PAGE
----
I played the original Monkey Island 2 long ago, and loved it then. This remake gave me an excuse to play it again, and it's just as good as back then.
Gameplay-wise, it's standard fare for SCUMM engine games: you talk to people, combine stuff with other stuff, give stuff to people, and use all that to solve puzzles. The puzzles could be very head-scratching (especially a particular one towards the end of the game), but for the most part, it was manageable. Being a game focused on humor, some puzzle solutions were absolutely hilarious, once you figured them out. Compared to the original, they really didn't change too much in terms of gameplay, other than changing up the UI a bit so that it's a bit closer to Curse of Monkey Island. What I mean by this is that you have to open up an inventory screen, instead of having it present all the time on the bottom pane, and you click and hold the right mouse button over an object to get a list of options to do with it, instead of having those options always present in the bottom pane like old SCUMM games. It wasn't anything big, but I think it streamlined the gameplay a bit, not forcing you to scroll to the bottom of the screen all the time for actions, though it was annoying to switch to an inventory screen to use items all the time, especially for time-critical puzzles.
As expected, the music was redone from its original MIDI format. This works well in some places, but what made the music in orignial Monkey Island 2 really special was the seamless transitions of songs with the iMuse engine. They replicate the transitions here, but I felt that, beyond a couple of tracks (like Woodtick), the transitions in some songs as you went from one area to another in a location are a bit forced, compared to the original. This is a side effect of having pre-recorded songs play, instead of having MIDI play and change instruments/notes dynamically, but that's my only gripe.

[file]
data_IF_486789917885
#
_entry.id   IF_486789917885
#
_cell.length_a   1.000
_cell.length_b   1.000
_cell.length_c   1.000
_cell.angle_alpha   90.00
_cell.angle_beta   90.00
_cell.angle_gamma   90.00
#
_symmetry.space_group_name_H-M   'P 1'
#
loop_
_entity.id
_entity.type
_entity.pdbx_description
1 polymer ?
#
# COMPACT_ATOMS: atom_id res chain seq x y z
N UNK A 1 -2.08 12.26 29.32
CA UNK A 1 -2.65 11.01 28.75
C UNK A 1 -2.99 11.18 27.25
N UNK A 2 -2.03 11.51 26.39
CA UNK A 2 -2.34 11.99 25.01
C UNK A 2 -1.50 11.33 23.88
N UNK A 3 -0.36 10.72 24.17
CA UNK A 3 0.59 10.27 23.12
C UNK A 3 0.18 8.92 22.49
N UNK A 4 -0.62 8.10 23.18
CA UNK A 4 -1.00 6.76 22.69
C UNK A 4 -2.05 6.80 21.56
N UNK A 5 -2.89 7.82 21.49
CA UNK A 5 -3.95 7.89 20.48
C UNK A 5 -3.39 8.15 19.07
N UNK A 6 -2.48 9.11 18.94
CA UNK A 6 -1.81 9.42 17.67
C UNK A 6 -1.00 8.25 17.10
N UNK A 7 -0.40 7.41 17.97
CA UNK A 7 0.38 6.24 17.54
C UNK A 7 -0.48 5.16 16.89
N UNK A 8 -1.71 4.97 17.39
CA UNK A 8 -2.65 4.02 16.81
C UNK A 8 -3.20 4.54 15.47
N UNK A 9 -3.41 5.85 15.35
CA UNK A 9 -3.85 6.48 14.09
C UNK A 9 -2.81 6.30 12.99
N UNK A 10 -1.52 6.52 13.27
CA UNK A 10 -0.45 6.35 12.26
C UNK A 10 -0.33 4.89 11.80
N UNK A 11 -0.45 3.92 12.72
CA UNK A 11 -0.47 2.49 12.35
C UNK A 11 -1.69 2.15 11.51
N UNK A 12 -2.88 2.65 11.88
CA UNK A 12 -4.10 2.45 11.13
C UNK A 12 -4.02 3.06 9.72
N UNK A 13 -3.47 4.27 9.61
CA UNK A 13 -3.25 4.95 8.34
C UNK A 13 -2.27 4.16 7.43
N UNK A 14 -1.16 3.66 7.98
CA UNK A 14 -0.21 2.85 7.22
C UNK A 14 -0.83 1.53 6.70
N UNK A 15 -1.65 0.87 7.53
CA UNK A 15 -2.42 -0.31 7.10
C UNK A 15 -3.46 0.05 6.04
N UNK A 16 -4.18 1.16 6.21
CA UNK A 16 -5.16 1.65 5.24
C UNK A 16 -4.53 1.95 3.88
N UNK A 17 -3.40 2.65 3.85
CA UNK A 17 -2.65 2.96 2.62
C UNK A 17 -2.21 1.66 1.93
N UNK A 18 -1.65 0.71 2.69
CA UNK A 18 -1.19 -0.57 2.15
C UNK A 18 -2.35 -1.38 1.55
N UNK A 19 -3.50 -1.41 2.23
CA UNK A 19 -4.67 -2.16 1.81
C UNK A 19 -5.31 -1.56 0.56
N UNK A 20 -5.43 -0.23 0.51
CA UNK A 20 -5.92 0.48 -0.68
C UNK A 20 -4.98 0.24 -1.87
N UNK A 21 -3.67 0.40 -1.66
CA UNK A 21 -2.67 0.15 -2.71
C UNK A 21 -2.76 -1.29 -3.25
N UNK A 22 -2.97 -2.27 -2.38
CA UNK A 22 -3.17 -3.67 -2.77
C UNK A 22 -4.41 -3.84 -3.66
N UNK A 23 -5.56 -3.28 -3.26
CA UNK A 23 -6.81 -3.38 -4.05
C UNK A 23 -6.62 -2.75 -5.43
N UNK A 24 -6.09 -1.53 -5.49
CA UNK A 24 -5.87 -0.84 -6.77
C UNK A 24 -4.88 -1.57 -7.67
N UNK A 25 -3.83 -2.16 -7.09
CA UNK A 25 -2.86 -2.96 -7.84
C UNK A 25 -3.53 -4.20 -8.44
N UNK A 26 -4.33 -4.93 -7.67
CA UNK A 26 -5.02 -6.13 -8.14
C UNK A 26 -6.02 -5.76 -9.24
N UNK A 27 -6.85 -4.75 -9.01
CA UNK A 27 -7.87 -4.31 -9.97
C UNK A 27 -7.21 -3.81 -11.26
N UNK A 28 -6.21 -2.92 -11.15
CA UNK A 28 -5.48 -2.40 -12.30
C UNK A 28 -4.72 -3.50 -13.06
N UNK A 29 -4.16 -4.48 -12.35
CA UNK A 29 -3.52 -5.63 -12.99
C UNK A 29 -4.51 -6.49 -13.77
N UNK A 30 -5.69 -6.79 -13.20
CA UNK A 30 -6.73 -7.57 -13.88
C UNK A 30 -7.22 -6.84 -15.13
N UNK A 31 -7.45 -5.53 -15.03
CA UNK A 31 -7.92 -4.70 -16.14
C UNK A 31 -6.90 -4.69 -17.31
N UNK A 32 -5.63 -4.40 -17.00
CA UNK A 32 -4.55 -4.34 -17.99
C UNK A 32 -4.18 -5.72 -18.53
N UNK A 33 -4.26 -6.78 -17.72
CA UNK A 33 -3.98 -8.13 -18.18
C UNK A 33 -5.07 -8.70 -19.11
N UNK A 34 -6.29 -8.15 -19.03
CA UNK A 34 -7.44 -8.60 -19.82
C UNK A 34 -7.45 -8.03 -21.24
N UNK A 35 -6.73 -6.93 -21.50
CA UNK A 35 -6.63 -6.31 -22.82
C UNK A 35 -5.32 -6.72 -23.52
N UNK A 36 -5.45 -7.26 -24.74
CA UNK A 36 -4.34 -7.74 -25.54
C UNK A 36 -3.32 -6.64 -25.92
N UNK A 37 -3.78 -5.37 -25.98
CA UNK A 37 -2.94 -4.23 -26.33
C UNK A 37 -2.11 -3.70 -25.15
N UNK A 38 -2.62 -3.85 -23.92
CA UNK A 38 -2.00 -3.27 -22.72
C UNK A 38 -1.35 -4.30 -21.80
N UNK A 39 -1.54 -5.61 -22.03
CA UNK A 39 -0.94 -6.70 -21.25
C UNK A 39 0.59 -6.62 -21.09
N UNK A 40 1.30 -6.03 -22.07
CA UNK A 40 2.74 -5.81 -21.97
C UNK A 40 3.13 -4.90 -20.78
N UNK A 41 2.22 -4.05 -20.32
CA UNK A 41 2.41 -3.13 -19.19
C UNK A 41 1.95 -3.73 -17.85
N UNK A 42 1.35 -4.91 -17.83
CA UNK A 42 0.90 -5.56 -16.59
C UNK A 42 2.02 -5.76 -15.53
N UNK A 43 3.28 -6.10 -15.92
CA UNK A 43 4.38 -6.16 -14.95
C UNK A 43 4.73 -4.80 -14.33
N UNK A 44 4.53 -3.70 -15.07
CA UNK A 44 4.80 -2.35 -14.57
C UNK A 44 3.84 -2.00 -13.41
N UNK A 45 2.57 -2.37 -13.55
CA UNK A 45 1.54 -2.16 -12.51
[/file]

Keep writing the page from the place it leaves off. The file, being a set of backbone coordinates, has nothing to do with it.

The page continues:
New from this remake from the original is the voice-acting, which I felt really added to my experience, and really made it worthwhile to play the game again, after going through the orignal so many times before. As with the Secret of Monkey Island remake, you have several of the Curse of Monkey Island cast reprising their roles for recurring characters, like Dominic Armato for Guybrush and Earl Boen as LeChuck, and as always, they do a superb job. Some scenes in the game were actually a lot funnier when delivered with actual voice-acting this time.
Also expected from this remake was the overhauled graphics, which made things less pixelated, and added some frames of animations in some areas. However, despite that last bit about added animation frames, the game mostly uses the same number of animation frames as the original, which look really weird with the updated visuals. If you have ever played Street Fighter II: HD Remix, it's a similar to that, where graphics are now HD and more detailed, but the number of frames is the same as the original. It's a bit off-putting, but not too big of a deal. Walking animations for Guybrush and LeChuck have far more frames than the original, though, which looks really nice, but it's just kind of weird to have that where everything else pretty much has the same number of frames as the original game. In fact, in some places in the remake, there are less frames of animation, like with Rapp Scallion's resurrection, which was very well-animated in the original, but was choppy in the remake. I'm unsure why this is, but it bothered me why they did that.
Story-wise, this game is nothing that amazing: you're Guybrush Threepwood, a sort of loser pirate that defeated LeChuck last game, but still doesn't get any respect, so you are looking for the famous treasure, Big Whoop. The game relies mostly on humor to keep your attention, and in that regard, it does its job very well. I sometimes just replay parts of the game to go through all dialogue options, as they all typically have very interesting outcomes.
The game also includes the original version in it, which you could switch to at any time, like in Secret of Monkey Island: Special Edition. It's a nice feature for those who want to play the game in its original form.
I'd say this is a definite pick-up for any graphic adventure enthusiast, and especially for fans of the Monkey Island series or LucasArts adventure games.